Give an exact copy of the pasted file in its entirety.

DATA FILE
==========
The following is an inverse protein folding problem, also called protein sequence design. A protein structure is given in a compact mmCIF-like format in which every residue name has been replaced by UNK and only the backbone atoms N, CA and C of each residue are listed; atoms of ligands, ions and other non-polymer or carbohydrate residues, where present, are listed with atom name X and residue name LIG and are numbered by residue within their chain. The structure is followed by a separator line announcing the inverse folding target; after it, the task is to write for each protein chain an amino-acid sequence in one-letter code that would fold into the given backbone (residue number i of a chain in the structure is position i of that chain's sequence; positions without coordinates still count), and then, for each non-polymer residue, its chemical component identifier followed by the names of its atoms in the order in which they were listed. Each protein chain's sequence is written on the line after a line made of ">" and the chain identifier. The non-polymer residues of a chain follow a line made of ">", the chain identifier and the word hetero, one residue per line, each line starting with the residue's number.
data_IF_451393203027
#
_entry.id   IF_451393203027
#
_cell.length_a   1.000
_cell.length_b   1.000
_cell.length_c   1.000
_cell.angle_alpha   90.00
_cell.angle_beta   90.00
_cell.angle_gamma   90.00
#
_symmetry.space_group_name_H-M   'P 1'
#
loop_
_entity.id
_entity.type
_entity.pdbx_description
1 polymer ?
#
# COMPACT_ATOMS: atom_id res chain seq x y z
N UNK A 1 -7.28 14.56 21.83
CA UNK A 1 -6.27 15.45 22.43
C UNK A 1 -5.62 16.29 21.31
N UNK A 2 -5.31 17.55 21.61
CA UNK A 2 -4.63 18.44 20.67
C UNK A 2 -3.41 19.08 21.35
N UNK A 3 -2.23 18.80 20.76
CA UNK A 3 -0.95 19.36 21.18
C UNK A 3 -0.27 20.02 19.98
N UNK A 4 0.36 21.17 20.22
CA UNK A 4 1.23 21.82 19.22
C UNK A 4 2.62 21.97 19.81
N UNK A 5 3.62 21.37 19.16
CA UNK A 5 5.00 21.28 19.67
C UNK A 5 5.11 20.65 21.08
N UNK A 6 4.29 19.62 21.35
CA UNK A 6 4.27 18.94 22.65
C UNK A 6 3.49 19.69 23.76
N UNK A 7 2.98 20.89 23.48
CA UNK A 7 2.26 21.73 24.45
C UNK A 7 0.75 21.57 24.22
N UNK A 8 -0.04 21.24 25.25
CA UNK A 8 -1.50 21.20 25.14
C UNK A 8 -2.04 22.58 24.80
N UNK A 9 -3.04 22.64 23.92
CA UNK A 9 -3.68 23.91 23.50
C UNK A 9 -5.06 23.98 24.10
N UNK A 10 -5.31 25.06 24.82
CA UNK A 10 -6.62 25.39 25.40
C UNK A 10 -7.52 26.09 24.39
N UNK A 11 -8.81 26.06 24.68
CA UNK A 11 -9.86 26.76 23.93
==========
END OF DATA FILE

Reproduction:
The following is an inverse protein folding problem, also called protein sequence design. A protein structure is given in a compact mmCIF-like format in which every residue name has been replaced by UNK and only the backbone atoms N, CA and C of each residue are listed; atoms of ligands, ions and other non-polymer or carbohydrate residues, where present, are listed with atom name X and residue name LIG and are numbered by residue within their chain. The structure is followed by a separator line announcing the inverse folding target; after it, the task is to write for each protein chain an amino-acid sequence in one-letter code that would fold into the given backbone (residue number i of a chain in the structure is position i of that chain's sequence; positions without coordinates still count), and then, for each non-polymer residue, its chemical component identifier followed by the names of its atoms in the order in which they were listed. Each protein chain's sequence is written on the line after a line made of ">" and the chain identifier. The non-polymer residues of a chain follow a line made of ">", the chain identifier and the word hetero, one residue per line, each line starting with the residue's number.
data_IF_451393203027
#
_entry.id   IF_451393203027
#
_cell.length_a   1.000
_cell.length_b   1.000
_cell.length_c   1.000
_cell.angle_alpha   90.00
_cell.angle_beta   90.00
_cell.angle_gamma   90.00
#
_symmetry.space_group_name_H-M   'P 1'
#
loop_
_entity.id
_entity.type
_entity.pdbx_description
1 polymer ?
#
# COMPACT_ATOMS: atom_id res chain seq x y z
N UNK A 1 -7.28 14.56 21.83
CA UNK A 1 -6.27 15.45 22.43
C UNK A 1 -5.62 16.29 21.31
N UNK A 2 -5.31 17.55 21.61
CA UNK A 2 -4.63 18.44 20.67
C UNK A 2 -3.41 19.08 21.35
N UNK A 3 -2.23 18.80 20.76
CA UNK A 3 -0.95 19.36 21.18
C UNK A 3 -0.27 20.02 19.98
N UNK A 4 0.36 21.17 20.22
CA UNK A 4 1.23 21.82 19.22
C UNK A 4 2.62 21.97 19.81
N UNK A 5 3.62 21.37 19.16
CA UNK A 5 5.00 21.28 19.67
C UNK A 5 5.11 20.65 21.08
N UNK A 6 4.29 19.62 21.35
CA UNK A 6 4.27 18.94 22.65
C UNK A 6 3.49 19.69 23.76
N UNK A 7 2.98 20.89 23.48
CA UNK A 7 2.26 21.73 24.45
C UNK A 7 0.75 21.57 24.22
N UNK A 8 -0.04 21.24 25.25
CA UNK A 8 -1.50 21.20 25.14
C UNK A 8 -2.04 22.58 24.80
N UNK A 9 -3.04 22.64 23.92
CA UNK A 9 -3.68 23.91 23.50
C UNK A 9 -5.06 23.98 24.10
N UNK A 10 -5.31 25.06 24.82
CA UNK A 10 -6.62 25.39 25.40
C UNK A 10 -7.52 26.09 24.39
N UNK A 11 -8.81 26.06 24.68
CA UNK A 11 -9.86 26.76 23.93